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Look carefully...at the seemingly small moments...in the constant shaping of souls.- Neal A.Maxwell

graceful elegance.jpg

       My dad has a small photo album containing some of his favorite photos.  This picture is in that album.  I took a snapshot of it last time I visited because it is one of my favorites as well.  I have been thinking about the particulars of this moment in time since my last post.
     I do not remember where it was taken, my brother - the one in white - thinks it is Bear Lake.  I also do not remember the original plans for that day but being in water was not one of them.  I know this because we did not bring any change of clothes.  Initially, when it was decided we would stop at the lake, we were just going to walk near the water to look at it and maybe practice skipping rocks.  Soon thereafter, we were allowed to take our shoes off and get our feet wet.  This turned into pant legs being rolled up and being allowed to wade in a little ways.  I am not sure what my oldest brother was doing but my other two brothers and I were playing with wet sand.  We would reach down and grab a handful.  Sometimes we would  squeeze the water out and make a sand ball, other times we would let the wet sand ooze between our fingers.  My middle brother and I would bend at the waist to get sand.  My baby brother would squat down for his.  Each time he squatted his bottom would touch the water.  It was not long before his pants were soaking wet.  Our parents decided that if they had one wet child they may as well have four wet children - with the stipulation that if we chose to get wet we chose to not complain about being wet the entire car ride home.  We had a glorius time in the water, until the sun started to set if I remember correctly.  I  do remember being wet and uncomfortable on the ride home but knowing the pleasure of the day had been worth it.

actively living (or more the same)
graceful elegance.jpg

     My dad has always said that people don't generally change as they get older they just get more the same.  As I watched my mom's cancer progressively take her health and memory but not her optimism, lack of complaining, concern for others nor her inner graceful elegance I began to better understand what "more the same" means.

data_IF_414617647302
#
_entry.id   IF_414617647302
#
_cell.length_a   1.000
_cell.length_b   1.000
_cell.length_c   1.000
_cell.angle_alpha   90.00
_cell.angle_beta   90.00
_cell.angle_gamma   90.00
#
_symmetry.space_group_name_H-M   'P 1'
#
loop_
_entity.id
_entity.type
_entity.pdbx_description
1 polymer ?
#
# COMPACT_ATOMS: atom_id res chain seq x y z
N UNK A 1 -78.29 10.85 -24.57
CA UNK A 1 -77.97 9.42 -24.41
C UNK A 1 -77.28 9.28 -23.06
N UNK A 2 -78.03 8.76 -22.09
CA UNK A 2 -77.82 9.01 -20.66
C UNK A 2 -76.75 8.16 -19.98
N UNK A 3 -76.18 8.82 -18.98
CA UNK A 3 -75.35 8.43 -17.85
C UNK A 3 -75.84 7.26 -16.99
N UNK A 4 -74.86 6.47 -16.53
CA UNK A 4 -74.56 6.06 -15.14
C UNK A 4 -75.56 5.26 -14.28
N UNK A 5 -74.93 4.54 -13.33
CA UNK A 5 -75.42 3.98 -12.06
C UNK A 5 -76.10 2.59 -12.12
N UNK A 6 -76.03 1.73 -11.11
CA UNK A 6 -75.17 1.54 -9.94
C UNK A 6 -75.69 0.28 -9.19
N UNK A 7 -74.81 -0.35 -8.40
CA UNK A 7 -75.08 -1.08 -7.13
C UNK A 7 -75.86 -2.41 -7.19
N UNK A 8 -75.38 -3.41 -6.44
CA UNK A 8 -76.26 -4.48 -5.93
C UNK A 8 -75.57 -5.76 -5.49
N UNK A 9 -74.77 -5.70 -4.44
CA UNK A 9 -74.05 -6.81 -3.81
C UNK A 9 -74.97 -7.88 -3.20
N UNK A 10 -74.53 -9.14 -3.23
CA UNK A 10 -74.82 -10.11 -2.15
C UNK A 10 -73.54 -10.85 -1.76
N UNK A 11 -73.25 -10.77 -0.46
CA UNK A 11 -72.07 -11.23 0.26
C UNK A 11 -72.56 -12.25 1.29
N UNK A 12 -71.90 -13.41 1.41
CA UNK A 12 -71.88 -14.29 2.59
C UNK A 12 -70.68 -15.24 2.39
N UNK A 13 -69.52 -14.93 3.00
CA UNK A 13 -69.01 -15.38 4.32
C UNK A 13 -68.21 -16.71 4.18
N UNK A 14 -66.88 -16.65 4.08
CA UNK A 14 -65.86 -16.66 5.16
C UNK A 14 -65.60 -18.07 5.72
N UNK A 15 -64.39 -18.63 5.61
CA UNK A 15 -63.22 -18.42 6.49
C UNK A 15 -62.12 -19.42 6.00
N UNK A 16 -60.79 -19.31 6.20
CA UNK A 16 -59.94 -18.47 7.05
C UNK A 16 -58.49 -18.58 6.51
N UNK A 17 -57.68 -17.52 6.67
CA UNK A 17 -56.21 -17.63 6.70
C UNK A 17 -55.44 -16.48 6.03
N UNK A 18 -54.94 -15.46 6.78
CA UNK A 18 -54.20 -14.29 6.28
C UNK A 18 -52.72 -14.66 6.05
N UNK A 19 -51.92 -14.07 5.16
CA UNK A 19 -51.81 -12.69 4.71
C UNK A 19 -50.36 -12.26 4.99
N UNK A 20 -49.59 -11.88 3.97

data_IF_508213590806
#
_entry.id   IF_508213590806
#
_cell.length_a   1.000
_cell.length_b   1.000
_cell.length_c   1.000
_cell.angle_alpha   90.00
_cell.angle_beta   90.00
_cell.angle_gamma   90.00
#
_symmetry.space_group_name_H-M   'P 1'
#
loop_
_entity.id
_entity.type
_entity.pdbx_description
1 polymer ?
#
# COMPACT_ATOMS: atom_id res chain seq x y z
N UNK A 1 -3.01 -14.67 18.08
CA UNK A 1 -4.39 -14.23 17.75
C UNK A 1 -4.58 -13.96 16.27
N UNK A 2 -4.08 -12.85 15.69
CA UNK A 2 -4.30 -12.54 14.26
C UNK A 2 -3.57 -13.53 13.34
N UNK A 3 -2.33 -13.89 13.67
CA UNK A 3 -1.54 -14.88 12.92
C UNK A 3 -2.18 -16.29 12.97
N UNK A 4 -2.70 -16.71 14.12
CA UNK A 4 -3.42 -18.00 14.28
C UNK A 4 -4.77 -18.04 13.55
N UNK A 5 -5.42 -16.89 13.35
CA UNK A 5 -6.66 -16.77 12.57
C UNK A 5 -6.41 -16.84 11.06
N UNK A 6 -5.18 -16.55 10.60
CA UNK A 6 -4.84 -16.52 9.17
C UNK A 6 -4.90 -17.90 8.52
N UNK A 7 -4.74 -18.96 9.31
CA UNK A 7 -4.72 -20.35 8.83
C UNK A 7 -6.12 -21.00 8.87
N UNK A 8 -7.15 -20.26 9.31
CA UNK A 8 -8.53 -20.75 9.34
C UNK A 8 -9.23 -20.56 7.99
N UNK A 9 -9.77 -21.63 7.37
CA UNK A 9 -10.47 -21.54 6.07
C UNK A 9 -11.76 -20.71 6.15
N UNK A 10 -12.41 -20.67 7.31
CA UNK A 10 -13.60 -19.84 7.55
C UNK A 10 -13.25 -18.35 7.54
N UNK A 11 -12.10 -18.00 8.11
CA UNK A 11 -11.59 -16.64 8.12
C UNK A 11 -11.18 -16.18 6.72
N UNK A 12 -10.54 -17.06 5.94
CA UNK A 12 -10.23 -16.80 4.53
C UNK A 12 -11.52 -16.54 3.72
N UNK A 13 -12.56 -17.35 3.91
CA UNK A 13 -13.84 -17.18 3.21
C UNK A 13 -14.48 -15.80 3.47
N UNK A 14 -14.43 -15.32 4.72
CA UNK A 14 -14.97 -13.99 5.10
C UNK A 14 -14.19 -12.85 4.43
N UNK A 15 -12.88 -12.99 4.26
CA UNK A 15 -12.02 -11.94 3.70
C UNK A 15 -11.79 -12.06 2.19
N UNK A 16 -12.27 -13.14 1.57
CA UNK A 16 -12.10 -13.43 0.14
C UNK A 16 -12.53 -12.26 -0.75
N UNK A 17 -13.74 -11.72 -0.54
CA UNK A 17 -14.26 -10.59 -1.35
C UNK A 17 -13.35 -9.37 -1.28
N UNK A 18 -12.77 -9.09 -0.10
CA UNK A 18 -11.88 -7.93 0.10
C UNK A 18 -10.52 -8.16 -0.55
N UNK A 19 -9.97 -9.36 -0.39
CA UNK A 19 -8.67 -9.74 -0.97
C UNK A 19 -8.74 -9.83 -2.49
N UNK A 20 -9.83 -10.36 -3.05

I volunteer with our local hospice.  I recently received a call that a patient was "actively dying" and would like a hand to hold.  Fortunately I had time available.  When I opened the door to her room she smiled, beckoned with a hand and invited warmly "Please come in!"  A facility staff member arrived within seconds of my arrival.  The staff member adjusted the patient's pillows and swabbed the patients mouth to moisten it.  The patient responded with a sincere, "Thank you," and an,  "I love you."  The staff member replied affectionately, "I love you too."  The patient slept for a few minutes and then seeing me upon awakening gave a happy, "Hello!" not remembering she had greeted me prior.  This scene repeated a few more times and left me feeling equally welcomed each time.  The patient appeared to have discomfort, as evidenced by her restlessness not by her words.  Human connection and calming touch seemed to ease that discomfort.  However, I am sure I was equally - if not more - benefited by being in her presence.  I have wondered if my brief time with her was a glimpse of her "more the same"?  My guess is that her sweet, welcoming, loving personality as she was actively dying is an indication of how she actively lived.  


     A few months ago I was asked to visit a different actively dying hospice patient.  When I entered her room she greeted me and offered her hand in a way that seemed to me to say, "I cannot offer you food or drink but I would like to offer you something so I am offering my hand."  Like the other patient, she too was in apparent physical discomfort - but no mention of that was made.  We talked about music and nature and family.  Throughout our visit she emanated an inner graceful elegance so much like my mother.  Meeting her left me with a better understanding of true dignity - a seeming sense of the great worth of souls, hers included.  She was frail, weak and physically dependent on others for many things, yet she was one of the most dignified persons I have ever met.


     Years ago a down-the-street-neighbor told me that she was talking about me to her husband.  He did not know who she was talking about.  She said, "You know the tall brunette with three sons?"  He replied, "Oh - the lady that wears overalls and rides a razor scooter?"  She was laughing as she related this to me.  I laughed with her but my thoughts were: "hmmm my mom is 'graceful and elegant' and I am 'overall wearing and razor scooter riding.'"  I mentioned this to my husband when I got home.  He said, "You choose to wear overalls and ride a scooter.  You can change that if you want, but is changing what you want?" 


     When my mom was showing me, by example, what "more the same" looked like my friend and I had a long discussion about our current paths to our future "more the same."  We both decided there were things we wanted to change.  Wearing overalls and riding a scooter were not on my list (though my boys growing up kind of took care of that on its own).  Waking up immediately pleasant was on my list.  My whole life I had said, "Give me 5 minutes to wake up before talking to me."  Now, I am happy to say, that 5 minutes is no longer necessary. 

     I have plenty more to work on but it is nice to see progress is possible, and even nicer to have people in my life who are examples of how I aspire to become.


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